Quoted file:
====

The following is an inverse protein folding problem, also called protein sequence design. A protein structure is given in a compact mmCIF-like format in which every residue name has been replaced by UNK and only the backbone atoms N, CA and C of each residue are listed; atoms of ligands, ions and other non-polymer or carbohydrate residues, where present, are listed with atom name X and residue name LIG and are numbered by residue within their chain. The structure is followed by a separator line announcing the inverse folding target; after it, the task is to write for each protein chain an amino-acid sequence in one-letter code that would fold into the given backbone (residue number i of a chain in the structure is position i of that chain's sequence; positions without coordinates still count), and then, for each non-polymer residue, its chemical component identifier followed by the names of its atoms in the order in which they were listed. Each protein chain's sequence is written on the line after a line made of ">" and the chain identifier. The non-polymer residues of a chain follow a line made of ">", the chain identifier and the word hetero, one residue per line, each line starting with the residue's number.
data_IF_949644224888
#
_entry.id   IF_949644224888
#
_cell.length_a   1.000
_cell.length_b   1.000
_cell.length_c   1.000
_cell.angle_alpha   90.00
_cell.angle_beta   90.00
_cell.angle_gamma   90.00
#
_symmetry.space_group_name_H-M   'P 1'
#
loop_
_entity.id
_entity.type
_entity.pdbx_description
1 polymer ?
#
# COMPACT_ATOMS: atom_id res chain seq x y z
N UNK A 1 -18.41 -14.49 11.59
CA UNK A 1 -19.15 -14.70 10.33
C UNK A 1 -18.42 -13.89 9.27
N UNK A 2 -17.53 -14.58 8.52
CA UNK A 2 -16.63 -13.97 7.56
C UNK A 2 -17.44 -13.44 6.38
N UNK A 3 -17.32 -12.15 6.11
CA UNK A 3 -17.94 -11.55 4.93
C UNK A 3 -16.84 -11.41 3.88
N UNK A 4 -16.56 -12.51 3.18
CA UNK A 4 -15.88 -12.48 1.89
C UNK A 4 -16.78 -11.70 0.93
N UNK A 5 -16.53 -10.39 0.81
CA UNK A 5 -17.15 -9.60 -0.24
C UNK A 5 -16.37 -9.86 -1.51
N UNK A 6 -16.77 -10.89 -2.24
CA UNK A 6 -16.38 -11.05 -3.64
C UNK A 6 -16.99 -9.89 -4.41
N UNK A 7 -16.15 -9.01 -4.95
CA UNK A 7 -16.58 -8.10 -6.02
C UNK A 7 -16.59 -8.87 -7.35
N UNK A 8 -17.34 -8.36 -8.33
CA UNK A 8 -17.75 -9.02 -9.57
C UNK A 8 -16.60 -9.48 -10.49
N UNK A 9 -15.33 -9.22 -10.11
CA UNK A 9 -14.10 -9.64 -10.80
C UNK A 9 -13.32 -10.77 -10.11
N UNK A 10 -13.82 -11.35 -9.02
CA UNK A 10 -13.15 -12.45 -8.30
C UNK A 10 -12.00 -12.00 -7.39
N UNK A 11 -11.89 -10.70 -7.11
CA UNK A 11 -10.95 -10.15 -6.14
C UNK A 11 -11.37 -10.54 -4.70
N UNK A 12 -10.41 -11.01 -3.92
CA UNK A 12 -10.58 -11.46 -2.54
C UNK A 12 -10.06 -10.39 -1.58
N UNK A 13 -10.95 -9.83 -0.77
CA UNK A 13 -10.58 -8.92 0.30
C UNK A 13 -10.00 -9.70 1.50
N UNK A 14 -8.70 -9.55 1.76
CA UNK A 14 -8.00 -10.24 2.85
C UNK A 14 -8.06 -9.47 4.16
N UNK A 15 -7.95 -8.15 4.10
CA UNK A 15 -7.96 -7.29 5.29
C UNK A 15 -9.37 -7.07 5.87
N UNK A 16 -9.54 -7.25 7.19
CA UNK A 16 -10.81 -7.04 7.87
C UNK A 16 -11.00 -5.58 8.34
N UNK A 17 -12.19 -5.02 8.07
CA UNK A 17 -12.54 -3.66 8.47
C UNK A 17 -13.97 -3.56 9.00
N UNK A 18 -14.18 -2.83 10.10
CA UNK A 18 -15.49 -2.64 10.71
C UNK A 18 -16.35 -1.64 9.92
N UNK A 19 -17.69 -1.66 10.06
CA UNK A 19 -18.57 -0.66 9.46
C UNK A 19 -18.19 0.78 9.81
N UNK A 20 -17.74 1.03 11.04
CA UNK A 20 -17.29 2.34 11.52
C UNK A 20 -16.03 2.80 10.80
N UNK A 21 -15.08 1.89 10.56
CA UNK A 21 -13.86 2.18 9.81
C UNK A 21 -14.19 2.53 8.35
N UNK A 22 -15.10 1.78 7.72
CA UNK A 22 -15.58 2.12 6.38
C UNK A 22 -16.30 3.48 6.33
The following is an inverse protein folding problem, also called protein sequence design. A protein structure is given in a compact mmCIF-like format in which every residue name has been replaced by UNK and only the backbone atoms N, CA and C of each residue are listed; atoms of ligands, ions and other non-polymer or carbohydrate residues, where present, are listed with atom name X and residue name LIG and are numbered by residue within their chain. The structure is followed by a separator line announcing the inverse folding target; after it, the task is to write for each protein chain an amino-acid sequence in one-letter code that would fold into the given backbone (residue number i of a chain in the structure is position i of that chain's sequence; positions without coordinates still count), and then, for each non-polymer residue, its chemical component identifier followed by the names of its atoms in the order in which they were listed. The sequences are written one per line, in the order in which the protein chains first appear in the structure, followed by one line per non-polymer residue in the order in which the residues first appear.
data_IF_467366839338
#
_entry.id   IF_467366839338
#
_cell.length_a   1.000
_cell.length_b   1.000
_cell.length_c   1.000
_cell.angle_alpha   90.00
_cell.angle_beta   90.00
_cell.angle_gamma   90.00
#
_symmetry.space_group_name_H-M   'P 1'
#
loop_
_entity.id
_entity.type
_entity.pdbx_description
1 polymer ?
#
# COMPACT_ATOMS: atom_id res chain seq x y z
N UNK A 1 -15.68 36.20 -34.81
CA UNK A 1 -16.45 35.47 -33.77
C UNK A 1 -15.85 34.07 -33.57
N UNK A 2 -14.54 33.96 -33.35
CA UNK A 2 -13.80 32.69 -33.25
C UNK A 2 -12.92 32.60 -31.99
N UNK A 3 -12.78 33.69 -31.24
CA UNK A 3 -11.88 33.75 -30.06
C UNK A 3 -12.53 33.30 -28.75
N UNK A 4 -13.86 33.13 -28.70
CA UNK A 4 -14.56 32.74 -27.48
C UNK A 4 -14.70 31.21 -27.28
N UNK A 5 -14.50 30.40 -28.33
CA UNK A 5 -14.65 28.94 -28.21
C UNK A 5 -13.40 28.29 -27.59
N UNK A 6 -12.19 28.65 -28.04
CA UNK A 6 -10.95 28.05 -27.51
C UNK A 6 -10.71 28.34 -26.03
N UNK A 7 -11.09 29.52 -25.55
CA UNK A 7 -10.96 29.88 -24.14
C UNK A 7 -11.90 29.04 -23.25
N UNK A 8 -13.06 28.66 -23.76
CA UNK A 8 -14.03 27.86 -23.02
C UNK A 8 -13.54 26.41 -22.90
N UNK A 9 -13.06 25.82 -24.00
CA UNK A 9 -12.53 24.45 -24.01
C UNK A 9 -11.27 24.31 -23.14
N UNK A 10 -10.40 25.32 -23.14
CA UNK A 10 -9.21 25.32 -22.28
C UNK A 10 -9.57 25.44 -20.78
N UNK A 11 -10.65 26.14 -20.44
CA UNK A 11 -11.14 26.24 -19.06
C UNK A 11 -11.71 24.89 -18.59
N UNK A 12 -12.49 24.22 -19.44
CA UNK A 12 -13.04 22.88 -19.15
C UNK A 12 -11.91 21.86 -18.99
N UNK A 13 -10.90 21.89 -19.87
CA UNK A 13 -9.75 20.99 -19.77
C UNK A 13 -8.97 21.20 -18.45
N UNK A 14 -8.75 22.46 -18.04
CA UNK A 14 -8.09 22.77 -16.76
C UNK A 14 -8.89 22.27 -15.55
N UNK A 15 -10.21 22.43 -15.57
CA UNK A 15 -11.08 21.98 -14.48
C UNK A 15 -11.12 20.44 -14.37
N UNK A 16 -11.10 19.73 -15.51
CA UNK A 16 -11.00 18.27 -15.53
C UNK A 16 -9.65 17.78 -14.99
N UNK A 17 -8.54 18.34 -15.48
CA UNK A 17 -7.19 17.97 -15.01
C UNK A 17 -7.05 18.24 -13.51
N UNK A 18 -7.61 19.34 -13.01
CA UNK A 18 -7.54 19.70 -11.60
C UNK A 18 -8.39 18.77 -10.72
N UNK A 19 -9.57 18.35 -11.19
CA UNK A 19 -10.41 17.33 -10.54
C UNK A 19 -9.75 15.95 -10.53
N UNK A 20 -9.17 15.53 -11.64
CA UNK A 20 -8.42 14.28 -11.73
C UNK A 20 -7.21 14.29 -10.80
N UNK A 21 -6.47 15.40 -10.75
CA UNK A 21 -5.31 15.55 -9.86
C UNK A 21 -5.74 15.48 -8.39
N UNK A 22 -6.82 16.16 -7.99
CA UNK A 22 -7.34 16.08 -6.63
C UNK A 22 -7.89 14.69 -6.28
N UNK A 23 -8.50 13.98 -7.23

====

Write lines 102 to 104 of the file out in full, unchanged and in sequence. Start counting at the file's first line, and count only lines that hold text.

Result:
loop_
_entity.id
_entity.type